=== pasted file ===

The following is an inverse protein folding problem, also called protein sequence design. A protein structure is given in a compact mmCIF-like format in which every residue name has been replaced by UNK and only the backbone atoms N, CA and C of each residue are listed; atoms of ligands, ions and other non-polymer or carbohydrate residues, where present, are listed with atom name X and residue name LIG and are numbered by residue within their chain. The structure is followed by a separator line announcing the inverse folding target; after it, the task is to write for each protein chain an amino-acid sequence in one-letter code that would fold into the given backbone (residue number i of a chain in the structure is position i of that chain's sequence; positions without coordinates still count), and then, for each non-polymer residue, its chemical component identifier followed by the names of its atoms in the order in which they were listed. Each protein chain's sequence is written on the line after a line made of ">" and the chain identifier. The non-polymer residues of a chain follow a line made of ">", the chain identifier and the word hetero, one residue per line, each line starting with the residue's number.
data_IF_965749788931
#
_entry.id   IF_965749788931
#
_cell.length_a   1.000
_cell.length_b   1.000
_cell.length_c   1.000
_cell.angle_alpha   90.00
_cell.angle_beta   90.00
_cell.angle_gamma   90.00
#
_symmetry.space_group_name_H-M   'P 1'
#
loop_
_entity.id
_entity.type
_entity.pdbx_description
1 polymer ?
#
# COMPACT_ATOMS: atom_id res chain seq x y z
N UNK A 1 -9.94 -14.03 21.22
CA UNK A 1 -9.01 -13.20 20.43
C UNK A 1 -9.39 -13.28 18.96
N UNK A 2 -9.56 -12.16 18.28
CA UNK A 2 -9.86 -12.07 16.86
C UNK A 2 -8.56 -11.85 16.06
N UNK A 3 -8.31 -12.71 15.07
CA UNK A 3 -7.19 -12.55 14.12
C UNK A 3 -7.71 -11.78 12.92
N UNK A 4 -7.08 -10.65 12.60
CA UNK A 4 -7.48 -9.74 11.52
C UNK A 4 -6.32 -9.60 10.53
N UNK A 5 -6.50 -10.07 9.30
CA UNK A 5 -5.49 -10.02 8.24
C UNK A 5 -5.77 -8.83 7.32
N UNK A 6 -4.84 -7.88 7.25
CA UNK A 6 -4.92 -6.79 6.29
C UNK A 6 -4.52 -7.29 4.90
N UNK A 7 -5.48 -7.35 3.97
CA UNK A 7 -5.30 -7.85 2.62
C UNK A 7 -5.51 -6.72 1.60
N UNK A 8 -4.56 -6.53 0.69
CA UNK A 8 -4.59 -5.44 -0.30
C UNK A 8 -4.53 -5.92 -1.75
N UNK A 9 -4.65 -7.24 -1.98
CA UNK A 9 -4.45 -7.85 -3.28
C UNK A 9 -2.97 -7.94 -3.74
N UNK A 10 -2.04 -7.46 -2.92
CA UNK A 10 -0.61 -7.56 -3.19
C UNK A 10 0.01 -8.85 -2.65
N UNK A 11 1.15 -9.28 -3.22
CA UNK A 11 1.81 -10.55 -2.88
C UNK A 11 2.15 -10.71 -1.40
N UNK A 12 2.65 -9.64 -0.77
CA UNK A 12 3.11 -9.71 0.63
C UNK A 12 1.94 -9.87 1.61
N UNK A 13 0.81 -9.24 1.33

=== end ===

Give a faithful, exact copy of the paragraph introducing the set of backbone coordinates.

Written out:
The following is an inverse protein folding problem, also called protein sequence design. A protein structure is given in a compact mmCIF-like format in which every residue name has been replaced by UNK and only the backbone atoms N, CA and C of each residue are listed; atoms of ligands, ions and other non-polymer or carbohydrate residues, where present, are listed with atom name X and residue name LIG and are numbered by residue within their chain. The structure is followed by a separator line announcing the inverse folding target; after it, the task is to write for each protein chain an amino-acid sequence in one-letter code that would fold into the given backbone (residue number i of a chain in the structure is position i of that chain's sequence; positions without coordinates still count), and then, for each non-polymer residue, its chemical component identifier followed by the names of its atoms in the order in which they were listed. Each protein chain's sequence is written on the line after a line made of ">" and the chain identifier. The non-polymer residues of a chain follow a line made of ">", the chain identifier and the word hetero, one residue per line, each line starting with the residue's number.